The number of people with dementia is anticipated to double every 20 years. Despite different inclusion criteria, several meta-analyses and nationwide surveys have yielded roughly similar age-specific prevalence of Alzheimer’s disease, which is a multifactorial neurodegenerative disorder of older adults, across regions. The age-specific prevalence of Alzheimer’s disease almost doubles every 5 years after age 65. Among developed nations, approximately 1 in 10 older people (>65 years) is affected by some degree of dementia, whereas more than one third of very old people (>85 years) may have dementia-related symptoms and signs. There is a similar pattern of dementia subtypes across the world, with Alzheimer’s disease and vascular dementia, the two most common forms of dementia, accounting for 50% to 70% and 15% to 25%, respectively, of all dementia cases (Qiu et al. 2009).
Age-related cognitive decline is a main predictor of disability among elderly people, and with the continued expansion of the aging population and the increase in life expectancy, the prevalence of mild cognitive impairment and dementia represented by Alzheimer’s disease have increased (Ogawa S. 2014). Alzheimer’s disease or dementia is prevalent in both nursing facilities and in assisted living/residential care communities, where it affects 45% of older adults (Posthauer et al. 2014).
It has long been known that cognitive function can be influenced by nutrition. There are a variety of nutritional factors, including nutritional status, and dietary patterns, that might be associated with cognitive function, and specific micronutrients and dietary components have been suggested to have an association with cognitive function as well (Ogawa S. 2014). In the elderly, malnutrition and weight loss are indicators of faster progression in Alzheimer’s disease. Patients with early-stage Alzheimer’s disease are more likely to be deficient in specific nutrients, and a low intake of ω-3 fatty acids is associated with an increased risk of mild cognitive impairment and Alzheimer’s disease (Engelborghs et al. 2014).
However, other factors influencing the ability of eating also play an important role in the development of malnutrition in elderlies with cognitive impairment. A study of 155 patients with Alzheimer’s disease showed that swallowing function of severe Alzheimer’s disease patients is poor, and that Alzheimer’s disease is associated with dysphagia (Sato et al. 2014). One in 7 community-dwelling elderlies (14%) with newly diagnosed Alzheimer’s disease is at risk of malnutrition. In a study of 312 community-dwelling Alzheimer’s disease patients, patients at risk of malnutrition were more impaired in basic and complex daily functioning than well-nourished Alzheimer’s disease patients (Droogsma et al. 2013). A study looking at the prevalence of malnutrition in 623 hospitalized elderly patients concluded that elderly patients with dementia had a higher frequency of malnutrition than patients with normal cognition (p<0.0001; odds ratio [OR]=3.2, 95% CI=1.6–6.2). This study also found that the frequency of malnutrition in patients with mild cognitive impairment was significantly higher than in patients with normal cognition (p<0.0001; OR=4.7, 95% CI=2.5–9.0), and was not significantly different from that in patients with dementia (p=0.087; OR 1.1, 95% CI=0.5–2.4) (Orsitto et al 2009).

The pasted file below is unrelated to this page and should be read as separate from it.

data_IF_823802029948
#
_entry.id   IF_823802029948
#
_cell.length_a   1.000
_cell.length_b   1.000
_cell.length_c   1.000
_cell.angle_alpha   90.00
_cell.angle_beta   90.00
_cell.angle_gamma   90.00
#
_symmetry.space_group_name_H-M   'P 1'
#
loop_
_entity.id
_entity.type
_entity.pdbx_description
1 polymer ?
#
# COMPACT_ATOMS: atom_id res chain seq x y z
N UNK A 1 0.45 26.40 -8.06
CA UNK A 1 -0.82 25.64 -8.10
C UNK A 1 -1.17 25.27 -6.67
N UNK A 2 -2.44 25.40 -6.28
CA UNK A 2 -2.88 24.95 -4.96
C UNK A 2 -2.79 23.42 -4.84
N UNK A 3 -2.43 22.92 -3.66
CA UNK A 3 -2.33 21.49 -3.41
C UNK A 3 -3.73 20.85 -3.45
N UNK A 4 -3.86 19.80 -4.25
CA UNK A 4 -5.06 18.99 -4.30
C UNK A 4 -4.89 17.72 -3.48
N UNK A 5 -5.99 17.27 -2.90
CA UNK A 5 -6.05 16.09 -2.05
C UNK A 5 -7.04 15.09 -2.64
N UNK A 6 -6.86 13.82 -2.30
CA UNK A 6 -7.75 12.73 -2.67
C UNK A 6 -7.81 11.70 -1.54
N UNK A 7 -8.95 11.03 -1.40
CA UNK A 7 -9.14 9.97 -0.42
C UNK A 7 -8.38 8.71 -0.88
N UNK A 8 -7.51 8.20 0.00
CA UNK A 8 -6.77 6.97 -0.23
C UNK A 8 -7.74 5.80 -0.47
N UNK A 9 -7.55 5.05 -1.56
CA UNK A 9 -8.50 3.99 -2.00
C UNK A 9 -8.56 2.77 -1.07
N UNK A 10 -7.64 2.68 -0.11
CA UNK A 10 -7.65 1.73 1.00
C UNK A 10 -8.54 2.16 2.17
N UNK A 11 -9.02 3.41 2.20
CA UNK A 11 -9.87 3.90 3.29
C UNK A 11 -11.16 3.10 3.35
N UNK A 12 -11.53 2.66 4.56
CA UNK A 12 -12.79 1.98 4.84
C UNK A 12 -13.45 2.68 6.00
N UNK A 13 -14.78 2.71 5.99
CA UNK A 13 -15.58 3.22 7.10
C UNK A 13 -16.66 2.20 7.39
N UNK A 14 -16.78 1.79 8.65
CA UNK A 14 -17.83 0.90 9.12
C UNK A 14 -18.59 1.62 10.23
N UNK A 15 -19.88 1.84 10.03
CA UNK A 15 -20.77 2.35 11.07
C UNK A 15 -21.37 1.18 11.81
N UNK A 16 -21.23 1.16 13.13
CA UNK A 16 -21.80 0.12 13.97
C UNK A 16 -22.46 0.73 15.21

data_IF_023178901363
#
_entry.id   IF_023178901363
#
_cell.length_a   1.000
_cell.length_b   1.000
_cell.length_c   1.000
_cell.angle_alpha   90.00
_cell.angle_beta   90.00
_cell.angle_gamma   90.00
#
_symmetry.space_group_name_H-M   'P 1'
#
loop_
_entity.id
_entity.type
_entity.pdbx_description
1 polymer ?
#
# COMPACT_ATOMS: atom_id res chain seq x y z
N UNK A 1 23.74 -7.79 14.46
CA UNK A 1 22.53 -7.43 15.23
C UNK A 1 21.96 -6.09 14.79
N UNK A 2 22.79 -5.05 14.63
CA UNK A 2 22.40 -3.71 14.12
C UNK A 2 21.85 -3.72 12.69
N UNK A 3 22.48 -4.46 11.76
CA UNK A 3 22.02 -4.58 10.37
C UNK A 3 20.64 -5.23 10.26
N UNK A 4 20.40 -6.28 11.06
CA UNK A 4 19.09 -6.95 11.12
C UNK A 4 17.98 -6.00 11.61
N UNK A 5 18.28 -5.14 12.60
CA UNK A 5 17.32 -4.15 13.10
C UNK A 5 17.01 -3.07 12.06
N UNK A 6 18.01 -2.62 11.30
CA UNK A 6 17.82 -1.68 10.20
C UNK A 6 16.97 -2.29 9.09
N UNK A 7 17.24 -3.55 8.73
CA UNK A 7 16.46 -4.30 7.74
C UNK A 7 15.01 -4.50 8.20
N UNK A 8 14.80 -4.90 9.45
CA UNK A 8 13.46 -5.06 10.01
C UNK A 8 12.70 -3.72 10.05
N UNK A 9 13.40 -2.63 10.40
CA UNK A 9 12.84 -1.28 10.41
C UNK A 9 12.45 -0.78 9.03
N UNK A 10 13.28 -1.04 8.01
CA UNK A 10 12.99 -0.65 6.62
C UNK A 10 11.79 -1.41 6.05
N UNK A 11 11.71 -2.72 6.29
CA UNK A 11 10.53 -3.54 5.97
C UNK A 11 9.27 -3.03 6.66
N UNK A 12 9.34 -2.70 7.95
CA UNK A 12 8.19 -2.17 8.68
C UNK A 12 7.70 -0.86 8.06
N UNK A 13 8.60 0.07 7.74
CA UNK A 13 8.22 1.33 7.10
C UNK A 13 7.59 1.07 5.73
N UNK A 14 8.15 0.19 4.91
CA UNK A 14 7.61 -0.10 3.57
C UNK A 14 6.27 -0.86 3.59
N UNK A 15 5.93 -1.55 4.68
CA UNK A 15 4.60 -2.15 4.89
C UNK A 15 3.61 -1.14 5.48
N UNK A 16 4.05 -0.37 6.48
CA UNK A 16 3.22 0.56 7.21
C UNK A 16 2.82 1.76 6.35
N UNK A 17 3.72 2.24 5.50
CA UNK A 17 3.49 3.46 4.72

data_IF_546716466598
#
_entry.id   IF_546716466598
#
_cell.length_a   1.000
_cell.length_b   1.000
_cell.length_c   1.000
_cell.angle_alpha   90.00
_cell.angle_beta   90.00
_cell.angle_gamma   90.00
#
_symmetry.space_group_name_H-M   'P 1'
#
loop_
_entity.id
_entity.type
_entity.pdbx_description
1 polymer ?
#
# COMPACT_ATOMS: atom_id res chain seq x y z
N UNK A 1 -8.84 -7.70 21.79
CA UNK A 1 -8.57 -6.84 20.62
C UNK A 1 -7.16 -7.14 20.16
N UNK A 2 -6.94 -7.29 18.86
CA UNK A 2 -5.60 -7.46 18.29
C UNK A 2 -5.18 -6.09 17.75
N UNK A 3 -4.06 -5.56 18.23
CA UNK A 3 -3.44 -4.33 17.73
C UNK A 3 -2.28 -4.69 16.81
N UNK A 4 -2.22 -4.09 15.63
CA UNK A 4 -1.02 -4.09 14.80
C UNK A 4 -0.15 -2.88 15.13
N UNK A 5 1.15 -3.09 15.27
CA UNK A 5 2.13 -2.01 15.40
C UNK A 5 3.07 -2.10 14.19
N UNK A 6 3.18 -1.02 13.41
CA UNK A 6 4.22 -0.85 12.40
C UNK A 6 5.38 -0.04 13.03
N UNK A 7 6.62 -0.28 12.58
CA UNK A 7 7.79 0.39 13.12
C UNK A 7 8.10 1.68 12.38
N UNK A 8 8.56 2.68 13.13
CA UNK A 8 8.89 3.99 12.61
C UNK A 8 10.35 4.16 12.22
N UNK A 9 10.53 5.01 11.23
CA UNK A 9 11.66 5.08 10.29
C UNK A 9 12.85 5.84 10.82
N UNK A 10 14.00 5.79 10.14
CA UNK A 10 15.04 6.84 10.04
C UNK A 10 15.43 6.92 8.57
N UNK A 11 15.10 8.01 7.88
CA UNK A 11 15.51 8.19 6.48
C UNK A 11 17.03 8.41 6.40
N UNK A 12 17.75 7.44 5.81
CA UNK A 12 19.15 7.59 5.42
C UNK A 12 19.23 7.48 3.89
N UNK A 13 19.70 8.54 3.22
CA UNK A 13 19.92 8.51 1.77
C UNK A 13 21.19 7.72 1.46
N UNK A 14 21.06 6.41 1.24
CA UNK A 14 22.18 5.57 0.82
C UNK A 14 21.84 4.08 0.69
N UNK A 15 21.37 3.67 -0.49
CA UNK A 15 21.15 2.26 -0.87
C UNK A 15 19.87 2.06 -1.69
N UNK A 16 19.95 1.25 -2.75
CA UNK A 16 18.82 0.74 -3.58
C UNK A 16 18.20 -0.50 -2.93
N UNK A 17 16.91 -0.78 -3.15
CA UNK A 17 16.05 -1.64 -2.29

Osteoarthritis is the most common joint disorder in the United States. Among adults 60 years of age or older, the prevalence of symptomatic knee osteoarthritis is approximately 10% in men and 13% in women. Osteoarthritis has a multifactorial etiology and can be considered the product of an interplay between systemic and local factors (Zhang & Jordan. 2010).
The number of people affected with symptomatic knee osteoarthritis is likely to increase partly due to the aging of the population (Zhang & Jordan. 2010). Pain from osteoarthritis is a key symptom in the decision to seek medical care and is an important antecedent to disability. Because of its high prevalence and the frequent disability that accompanies the disease in major joints such as the knee and hip, osteoarthritis accounts for more difficulty with climbing stairs and walking than any other disease. Osteoarthritis is also the most common reason for total hip and total knee replacement. The rapid increase in the prevalence of this already common disease suggests that osteoarthritis will have a growing impact on health care and public health systems (Zhang & Jordan. 2010).
Age-related macular degeneration
Age-related macular degeneration (AMD) is a disease associated with aging. AMD gradually destroys sharp central vision that is needed for seeing objects sharply and for common daily tasks such as reading and driving. Depending on the stage at diagnosis, AMD may be present as dry AMD, geographic atrophy (advanced form of dry AMD), and wet AMD (choroidal neovascularization). In countries of the Western world, AMD is the leading cause of vision loss in people over the age of 50. It affects about 25-30 million individuals (Richman EA. 2008). AMD has a major influence on quality of life, and as the population ages, more and more people will be affected (Rudnicka et al. 2015).
AMD’s economic impact is profound. According to a report from 2007, the direct medical cost of AMD in the US is approximately 80 million USD / year – not including the cost of lost productivity, the cost of unpaid care from family and friends, nursing home care, or the cost of government programs (Richman EA. 2008).
The prevalence of diabetes mellitus, in general, is growing worldwide, and is becoming an epidemic and endemic problem with the social and economic burden. However, its prevalence and its co-morbidities and mortality are higher in elderlies than in young people. Diagnosed and/or undiagnosed diabetes affects 10.9 million US adults aged 65 years and older, and this number is projected to reach 26.7 million by 2050, which equals to 55% of all diabetes cases. Moreover, 80% of old people have some forms of dysglycemia according to different tests. Thus, diabetes with its complications is one of the most alarming health problems of the current century in middle-aged people and in the elderly (Chentli et al. 2015).